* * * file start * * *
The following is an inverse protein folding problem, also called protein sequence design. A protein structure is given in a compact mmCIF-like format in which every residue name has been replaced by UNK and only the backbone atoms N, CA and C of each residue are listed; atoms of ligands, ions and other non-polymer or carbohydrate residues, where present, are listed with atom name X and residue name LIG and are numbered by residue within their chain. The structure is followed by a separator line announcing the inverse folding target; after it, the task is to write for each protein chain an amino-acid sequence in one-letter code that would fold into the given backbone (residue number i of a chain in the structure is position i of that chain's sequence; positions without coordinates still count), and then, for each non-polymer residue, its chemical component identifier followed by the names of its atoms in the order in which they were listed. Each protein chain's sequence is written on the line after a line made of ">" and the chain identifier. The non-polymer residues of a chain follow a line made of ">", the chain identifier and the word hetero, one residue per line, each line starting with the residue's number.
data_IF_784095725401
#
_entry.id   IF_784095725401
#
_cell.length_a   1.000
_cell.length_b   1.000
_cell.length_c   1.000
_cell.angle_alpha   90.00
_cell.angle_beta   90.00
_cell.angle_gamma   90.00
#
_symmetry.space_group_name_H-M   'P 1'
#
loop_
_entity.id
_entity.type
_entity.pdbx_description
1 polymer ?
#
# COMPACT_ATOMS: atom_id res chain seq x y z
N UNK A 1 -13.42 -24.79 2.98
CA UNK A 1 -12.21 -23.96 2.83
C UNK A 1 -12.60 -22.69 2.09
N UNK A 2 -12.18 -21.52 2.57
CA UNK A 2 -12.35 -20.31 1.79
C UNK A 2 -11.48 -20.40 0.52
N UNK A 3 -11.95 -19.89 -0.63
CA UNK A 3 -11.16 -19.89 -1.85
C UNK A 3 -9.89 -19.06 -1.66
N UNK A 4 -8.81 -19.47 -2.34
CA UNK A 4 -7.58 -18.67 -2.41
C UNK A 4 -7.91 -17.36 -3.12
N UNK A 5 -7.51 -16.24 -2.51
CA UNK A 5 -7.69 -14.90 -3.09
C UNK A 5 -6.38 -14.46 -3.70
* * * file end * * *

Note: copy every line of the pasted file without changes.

The following is an inverse protein folding problem, also called protein sequence design. A protein structure is given in a compact mmCIF-like format in which every residue name has been replaced by UNK and only the backbone atoms N, CA and C of each residue are listed; atoms of ligands, ions and other non-polymer or carbohydrate residues, where present, are listed with atom name X and residue name LIG and are numbered by residue within their chain. The structure is followed by a separator line announcing the inverse folding target; after it, the task is to write for each protein chain an amino-acid sequence in one-letter code that would fold into the given backbone (residue number i of a chain in the structure is position i of that chain's sequence; positions without coordinates still count), and then, for each non-polymer residue, its chemical component identifier followed by the names of its atoms in the order in which they were listed. Each protein chain's sequence is written on the line after a line made of ">" and the chain identifier. The non-polymer residues of a chain follow a line made of ">", the chain identifier and the word hetero, one residue per line, each line starting with the residue's number.
data_IF_784095725401
#
_entry.id   IF_784095725401
#
_cell.length_a   1.000
_cell.length_b   1.000
_cell.length_c   1.000
_cell.angle_alpha   90.00
_cell.angle_beta   90.00
_cell.angle_gamma   90.00
#
_symmetry.space_group_name_H-M   'P 1'
#
loop_
_entity.id
_entity.type
_entity.pdbx_description
1 polymer ?
#
# COMPACT_ATOMS: atom_id res chain seq x y z
N UNK A 1 -13.42 -24.79 2.98
CA UNK A 1 -12.21 -23.96 2.83
C UNK A 1 -12.60 -22.69 2.09
N UNK A 2 -12.18 -21.52 2.57
CA UNK A 2 -12.35 -20.31 1.79
C UNK A 2 -11.48 -20.40 0.52
N UNK A 3 -11.95 -19.89 -0.63
CA UNK A 3 -11.16 -19.89 -1.85
C UNK A 3 -9.89 -19.06 -1.66
N UNK A 4 -8.81 -19.47 -2.34
CA UNK A 4 -7.58 -18.67 -2.41
C UNK A 4 -7.91 -17.36 -3.12
N UNK A 5 -7.51 -16.24 -2.51
CA UNK A 5 -7.69 -14.90 -3.09
C UNK A 5 -6.38 -14.46 -3.70